I think similar things happen when we listen to music for enjoyment vs. listening to equipment that happens to be producing music. In the first we are looking at a landscape and in the second for deer. I hope this has been coherent.
Thanks Ignatz. Good example. Now that you explain it again, it does remind me of certain cognitive models, although there are many models that blend the "software" and "hardware" components such that they're not really separate. I wonder if we'll ever know...

Anyway, the real reason I'm resposting is that I wanted to comment that I actually agree with Sugarbrie. I've done A-B testing (and other variants: a-b-a-b, etc.), and it's worked pretty well for me. My wife and I use it to select components, and we've found good test-retest reliability doing it. It does make me curious about why so many of us have this experience and so many experts (Dunlavy, Kurt from Velodyne, etc.) report the opposite, which is I guess why Elizabeth started the post! And I do enjoy theorizing about our brains...
I've read the John Dunlavy article on his website. Despite all the statements and claims he makes, there is one thing missing. He offers no proof or backup what-so-ever to any one of his statements. It is just a bunch of Clinton-speak. He claims to have fooled people who have golden ears, but does not name them, or offer them as a reference or endorsement, or even tell us how he knows that these people even have golden ears in the first place. He fools people by never switching cables, but telling them he has. This to him is proof that people cannot tell the difference between cables, however, never switching cables does not prove people cannot tell the difference between two different cables; you would have to actually switch cables and not tell them you switched to prove that.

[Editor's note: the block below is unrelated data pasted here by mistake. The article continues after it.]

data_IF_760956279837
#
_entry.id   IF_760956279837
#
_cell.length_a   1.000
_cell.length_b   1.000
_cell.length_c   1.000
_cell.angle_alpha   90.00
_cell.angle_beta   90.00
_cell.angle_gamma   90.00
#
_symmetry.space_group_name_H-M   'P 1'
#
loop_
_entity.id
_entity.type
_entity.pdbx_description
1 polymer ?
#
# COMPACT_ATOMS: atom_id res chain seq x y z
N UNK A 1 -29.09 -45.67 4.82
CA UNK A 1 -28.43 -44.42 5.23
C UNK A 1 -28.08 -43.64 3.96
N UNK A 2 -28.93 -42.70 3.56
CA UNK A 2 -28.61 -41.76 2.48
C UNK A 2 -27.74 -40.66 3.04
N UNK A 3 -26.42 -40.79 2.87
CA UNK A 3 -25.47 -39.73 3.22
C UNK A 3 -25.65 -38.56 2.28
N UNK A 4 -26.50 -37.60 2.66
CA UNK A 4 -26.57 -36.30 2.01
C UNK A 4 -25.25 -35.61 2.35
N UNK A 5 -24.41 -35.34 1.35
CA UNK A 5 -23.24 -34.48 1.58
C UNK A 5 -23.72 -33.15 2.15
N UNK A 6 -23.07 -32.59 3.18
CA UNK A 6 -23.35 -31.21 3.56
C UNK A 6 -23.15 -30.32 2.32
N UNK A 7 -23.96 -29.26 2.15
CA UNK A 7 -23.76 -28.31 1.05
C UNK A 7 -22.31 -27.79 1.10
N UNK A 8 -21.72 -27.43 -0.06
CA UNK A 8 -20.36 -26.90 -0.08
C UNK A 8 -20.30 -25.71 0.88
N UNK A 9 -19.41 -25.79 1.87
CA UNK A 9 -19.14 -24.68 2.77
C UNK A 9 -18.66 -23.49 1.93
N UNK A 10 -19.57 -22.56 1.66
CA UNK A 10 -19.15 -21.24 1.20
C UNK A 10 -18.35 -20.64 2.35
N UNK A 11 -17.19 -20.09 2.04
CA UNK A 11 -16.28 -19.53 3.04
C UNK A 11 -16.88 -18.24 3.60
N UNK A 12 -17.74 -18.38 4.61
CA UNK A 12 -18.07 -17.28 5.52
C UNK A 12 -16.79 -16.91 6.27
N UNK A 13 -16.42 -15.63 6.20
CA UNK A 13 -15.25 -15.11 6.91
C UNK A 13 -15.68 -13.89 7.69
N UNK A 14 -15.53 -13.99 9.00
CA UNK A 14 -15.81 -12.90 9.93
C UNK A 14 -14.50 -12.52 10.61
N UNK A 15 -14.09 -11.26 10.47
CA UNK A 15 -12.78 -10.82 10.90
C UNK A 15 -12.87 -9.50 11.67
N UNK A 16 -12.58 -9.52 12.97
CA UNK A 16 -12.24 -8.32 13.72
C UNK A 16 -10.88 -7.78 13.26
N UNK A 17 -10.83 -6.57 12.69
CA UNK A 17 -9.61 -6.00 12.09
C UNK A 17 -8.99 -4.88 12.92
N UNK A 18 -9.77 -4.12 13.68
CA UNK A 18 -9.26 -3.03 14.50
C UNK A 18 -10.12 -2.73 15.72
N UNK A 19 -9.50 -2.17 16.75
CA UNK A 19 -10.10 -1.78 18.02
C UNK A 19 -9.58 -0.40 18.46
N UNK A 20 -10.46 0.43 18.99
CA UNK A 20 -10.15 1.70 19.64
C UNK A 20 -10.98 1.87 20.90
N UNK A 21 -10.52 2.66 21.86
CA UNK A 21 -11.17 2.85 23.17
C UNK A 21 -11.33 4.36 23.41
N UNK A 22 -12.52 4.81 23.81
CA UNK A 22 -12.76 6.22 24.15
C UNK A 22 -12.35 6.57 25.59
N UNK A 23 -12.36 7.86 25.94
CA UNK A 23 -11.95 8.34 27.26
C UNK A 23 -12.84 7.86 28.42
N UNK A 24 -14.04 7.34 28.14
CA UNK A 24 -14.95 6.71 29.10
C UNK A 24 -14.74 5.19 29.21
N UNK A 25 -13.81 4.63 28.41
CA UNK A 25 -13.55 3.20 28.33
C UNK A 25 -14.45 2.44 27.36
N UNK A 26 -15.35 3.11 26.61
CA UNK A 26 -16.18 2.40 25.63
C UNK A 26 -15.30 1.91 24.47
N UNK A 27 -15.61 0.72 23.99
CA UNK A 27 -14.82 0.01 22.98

The Dunlavy article comes across to me as only a marketing ploy to impress the reader and sell his gear.
Read the white papers Mike Vansever wrote on his website. www.vansevers.com -- Mike is a pro-audio electrical engineer, the kind of person who ususally claims there is no difference. Mike not only sais there is a difference, he explains why, including diagrams, and lots of explanations, and scientific stuff that is a little over my head. I think one white paper is titled something like: "Why do things that should not have a sound, actually do."
Sugarbie, there is nothing scientific about either one of these gentleman's papers. Dunlavy offers no proof and Vansever's proof is pure bunk. Please be very weary of people who profess their beliefs as gospel and start trusting your own ears. Your own auditory system system will shed light on what is truth to you and only you. Good luck
I do trust my ears. I was just thinking that Mike Vansevers by offering backup to his ideas is trying to use a proper scientific approach. By showing his data, he opens himself to examination by others. Mike was once a total unbeliever like many pro-audio engineers. He bought into that gospel that cables and power conditioning does not matter. A lot of unbelievers will refuse to sit down and listen and have their beliefs challenged. He did sit down and after hearing a difference was man enough to admit he was wrong. His research was done not to sell you and me, it was to prove to himself why there is a difference. By making a statement that Mike's work is bunk, do you offer proof?? It might be; but its over my head to tell. I've just tried some of his stuff and it all does exactly what he sais it will do, so I tend to believe him.